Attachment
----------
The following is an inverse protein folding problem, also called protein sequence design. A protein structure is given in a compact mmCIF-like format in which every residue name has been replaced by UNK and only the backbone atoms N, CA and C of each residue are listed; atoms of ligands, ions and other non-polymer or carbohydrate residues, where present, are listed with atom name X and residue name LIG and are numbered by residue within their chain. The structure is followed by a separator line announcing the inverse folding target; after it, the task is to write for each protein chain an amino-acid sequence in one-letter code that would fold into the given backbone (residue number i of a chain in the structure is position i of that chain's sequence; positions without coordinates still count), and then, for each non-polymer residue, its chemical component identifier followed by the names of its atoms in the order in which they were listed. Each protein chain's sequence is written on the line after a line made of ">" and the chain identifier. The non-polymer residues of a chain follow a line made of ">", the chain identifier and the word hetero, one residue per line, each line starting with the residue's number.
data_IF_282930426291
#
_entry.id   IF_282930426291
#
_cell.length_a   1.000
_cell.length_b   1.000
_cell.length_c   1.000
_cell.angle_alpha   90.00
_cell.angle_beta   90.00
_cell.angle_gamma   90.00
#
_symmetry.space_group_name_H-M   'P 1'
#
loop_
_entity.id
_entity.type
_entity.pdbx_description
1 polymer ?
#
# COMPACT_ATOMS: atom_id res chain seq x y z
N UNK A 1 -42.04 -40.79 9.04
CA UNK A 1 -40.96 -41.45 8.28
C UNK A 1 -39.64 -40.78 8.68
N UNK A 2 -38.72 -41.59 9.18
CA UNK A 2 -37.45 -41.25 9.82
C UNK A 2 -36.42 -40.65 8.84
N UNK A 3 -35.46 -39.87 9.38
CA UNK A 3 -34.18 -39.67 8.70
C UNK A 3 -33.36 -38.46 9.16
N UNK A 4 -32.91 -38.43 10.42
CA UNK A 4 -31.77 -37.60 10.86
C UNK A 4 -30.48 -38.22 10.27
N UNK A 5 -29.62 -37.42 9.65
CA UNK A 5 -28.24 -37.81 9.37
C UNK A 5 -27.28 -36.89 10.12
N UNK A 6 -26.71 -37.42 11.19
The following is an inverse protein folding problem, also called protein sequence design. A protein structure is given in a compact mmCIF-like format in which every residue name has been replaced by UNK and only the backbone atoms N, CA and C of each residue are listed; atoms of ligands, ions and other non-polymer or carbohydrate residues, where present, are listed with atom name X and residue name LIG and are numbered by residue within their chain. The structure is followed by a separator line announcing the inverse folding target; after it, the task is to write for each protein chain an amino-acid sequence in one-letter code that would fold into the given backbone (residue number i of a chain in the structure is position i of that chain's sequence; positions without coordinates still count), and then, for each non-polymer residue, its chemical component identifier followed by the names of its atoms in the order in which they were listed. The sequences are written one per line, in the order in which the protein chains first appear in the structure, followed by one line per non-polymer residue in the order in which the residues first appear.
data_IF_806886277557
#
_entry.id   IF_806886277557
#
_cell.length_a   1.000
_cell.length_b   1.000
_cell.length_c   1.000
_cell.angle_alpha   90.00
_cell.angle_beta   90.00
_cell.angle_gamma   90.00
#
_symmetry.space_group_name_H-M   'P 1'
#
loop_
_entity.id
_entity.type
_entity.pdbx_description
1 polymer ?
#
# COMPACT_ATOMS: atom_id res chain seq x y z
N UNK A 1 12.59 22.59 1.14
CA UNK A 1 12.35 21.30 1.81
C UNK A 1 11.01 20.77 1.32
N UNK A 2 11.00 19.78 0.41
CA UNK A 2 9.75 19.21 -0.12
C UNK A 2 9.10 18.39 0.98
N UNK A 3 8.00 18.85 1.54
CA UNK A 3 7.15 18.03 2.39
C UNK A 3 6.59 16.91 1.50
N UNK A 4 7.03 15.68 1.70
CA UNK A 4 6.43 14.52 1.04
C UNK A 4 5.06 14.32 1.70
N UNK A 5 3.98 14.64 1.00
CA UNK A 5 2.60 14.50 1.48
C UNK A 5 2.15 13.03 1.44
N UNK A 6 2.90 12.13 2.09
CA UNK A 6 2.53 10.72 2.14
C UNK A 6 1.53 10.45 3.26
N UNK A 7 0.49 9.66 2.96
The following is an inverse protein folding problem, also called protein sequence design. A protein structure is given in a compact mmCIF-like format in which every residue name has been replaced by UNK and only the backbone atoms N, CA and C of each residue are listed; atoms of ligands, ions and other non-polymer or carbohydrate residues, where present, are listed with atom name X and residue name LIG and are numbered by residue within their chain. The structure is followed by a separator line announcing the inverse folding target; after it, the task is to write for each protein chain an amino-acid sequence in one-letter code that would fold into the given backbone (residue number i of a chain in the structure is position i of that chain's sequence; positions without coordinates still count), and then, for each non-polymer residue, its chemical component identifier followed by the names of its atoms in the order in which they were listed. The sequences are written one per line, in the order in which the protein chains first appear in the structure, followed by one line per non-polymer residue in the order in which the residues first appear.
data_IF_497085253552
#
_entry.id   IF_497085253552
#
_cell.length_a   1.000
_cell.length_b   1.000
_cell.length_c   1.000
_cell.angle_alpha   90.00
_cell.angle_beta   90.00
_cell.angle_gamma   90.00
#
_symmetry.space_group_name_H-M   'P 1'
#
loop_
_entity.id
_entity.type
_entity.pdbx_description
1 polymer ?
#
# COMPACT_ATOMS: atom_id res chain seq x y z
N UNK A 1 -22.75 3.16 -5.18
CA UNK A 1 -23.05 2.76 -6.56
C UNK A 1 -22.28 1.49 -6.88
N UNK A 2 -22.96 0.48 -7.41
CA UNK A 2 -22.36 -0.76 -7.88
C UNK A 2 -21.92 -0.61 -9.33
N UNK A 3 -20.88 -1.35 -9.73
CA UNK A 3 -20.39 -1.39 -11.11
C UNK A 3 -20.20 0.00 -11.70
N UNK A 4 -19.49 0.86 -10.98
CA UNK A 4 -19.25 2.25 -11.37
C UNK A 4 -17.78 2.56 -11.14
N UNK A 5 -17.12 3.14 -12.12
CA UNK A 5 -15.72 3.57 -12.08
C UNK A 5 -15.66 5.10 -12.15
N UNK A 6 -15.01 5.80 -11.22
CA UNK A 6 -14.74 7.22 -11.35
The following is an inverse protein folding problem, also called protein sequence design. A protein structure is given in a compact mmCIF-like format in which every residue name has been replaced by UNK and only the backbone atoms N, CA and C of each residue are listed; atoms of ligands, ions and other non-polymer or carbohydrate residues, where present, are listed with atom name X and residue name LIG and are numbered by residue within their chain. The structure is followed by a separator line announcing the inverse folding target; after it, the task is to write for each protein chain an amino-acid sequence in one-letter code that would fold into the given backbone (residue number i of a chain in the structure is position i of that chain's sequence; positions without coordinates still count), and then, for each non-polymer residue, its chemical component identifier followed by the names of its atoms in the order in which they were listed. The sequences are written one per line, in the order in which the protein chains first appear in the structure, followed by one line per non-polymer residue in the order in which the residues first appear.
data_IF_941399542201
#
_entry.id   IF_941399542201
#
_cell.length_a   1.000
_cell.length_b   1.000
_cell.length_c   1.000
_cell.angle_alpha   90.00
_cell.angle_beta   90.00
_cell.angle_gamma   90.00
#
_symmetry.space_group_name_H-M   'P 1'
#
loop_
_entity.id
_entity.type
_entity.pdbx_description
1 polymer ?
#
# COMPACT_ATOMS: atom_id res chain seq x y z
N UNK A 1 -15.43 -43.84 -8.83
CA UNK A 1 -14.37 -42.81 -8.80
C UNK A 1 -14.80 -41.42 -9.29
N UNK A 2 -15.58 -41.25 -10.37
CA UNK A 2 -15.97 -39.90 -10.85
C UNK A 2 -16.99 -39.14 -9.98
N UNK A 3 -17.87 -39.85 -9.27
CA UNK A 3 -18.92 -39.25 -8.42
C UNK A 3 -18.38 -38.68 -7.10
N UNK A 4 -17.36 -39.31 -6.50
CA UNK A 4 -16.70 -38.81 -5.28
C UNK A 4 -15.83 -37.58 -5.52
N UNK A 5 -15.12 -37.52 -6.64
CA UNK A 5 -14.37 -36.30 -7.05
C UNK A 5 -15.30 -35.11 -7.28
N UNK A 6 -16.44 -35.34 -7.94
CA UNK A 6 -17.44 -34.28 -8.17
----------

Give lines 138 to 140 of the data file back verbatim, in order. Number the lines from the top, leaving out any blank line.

CA UNK A 1 -14.37 -42.81 -8.80
C UNK A 1 -14.80 -41.42 -9.29
N UNK A 2 -15.58 -41.25 -10.37